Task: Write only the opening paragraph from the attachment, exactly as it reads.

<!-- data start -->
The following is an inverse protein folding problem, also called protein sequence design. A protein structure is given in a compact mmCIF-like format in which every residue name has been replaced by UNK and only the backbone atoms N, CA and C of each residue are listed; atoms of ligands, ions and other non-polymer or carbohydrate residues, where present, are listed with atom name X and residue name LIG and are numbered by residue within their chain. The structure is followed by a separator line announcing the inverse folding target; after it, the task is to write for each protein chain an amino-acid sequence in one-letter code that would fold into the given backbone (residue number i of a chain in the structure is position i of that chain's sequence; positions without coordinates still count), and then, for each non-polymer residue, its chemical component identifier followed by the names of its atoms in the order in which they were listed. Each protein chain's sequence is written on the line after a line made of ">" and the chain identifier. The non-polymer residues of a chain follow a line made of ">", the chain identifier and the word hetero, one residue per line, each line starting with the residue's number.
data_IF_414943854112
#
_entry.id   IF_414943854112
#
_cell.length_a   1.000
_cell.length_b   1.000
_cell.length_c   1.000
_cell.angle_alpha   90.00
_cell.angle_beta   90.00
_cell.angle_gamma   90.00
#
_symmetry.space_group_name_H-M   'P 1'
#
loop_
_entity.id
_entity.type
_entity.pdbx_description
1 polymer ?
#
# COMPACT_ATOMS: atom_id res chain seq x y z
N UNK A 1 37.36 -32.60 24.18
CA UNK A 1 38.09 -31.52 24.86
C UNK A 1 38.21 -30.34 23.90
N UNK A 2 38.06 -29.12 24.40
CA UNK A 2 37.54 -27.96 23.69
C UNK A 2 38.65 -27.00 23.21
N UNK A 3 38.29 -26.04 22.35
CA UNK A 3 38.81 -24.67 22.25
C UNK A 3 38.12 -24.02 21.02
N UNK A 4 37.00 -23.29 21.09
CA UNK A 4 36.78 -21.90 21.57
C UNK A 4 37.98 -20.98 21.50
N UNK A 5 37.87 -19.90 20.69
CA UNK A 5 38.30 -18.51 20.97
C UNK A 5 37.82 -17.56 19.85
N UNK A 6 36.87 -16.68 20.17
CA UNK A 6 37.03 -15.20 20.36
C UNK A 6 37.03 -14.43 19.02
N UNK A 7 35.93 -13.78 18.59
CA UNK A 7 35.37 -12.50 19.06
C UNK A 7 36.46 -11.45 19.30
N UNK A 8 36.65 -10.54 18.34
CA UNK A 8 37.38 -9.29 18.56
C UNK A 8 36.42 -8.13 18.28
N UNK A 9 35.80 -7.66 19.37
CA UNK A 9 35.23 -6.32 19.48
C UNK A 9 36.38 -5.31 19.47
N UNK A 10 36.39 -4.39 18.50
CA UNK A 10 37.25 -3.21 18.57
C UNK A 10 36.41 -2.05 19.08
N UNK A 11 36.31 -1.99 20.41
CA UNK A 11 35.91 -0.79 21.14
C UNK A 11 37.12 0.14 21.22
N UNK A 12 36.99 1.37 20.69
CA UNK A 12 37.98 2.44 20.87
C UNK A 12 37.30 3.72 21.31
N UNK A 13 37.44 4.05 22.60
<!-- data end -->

The following is an inverse protein folding problem, also called protein sequence design. A protein structure is given in a compact mmCIF-like format in which every residue name has been replaced by UNK and only the backbone atoms N, CA and C of each residue are listed; atoms of ligands, ions and other non-polymer or carbohydrate residues, where present, are listed with atom name X and residue name LIG and are numbered by residue within their chain. The structure is followed by a separator line announcing the inverse folding target; after it, the task is to write for each protein chain an amino-acid sequence in one-letter code that would fold into the given backbone (residue number i of a chain in the structure is position i of that chain's sequence; positions without coordinates still count), and then, for each non-polymer residue, its chemical component identifier followed by the names of its atoms in the order in which they were listed. Each protein chain's sequence is written on the line after a line made of ">" and the chain identifier. The non-polymer residues of a chain follow a line made of ">", the chain identifier and the word hetero, one residue per line, each line starting with the residue's number.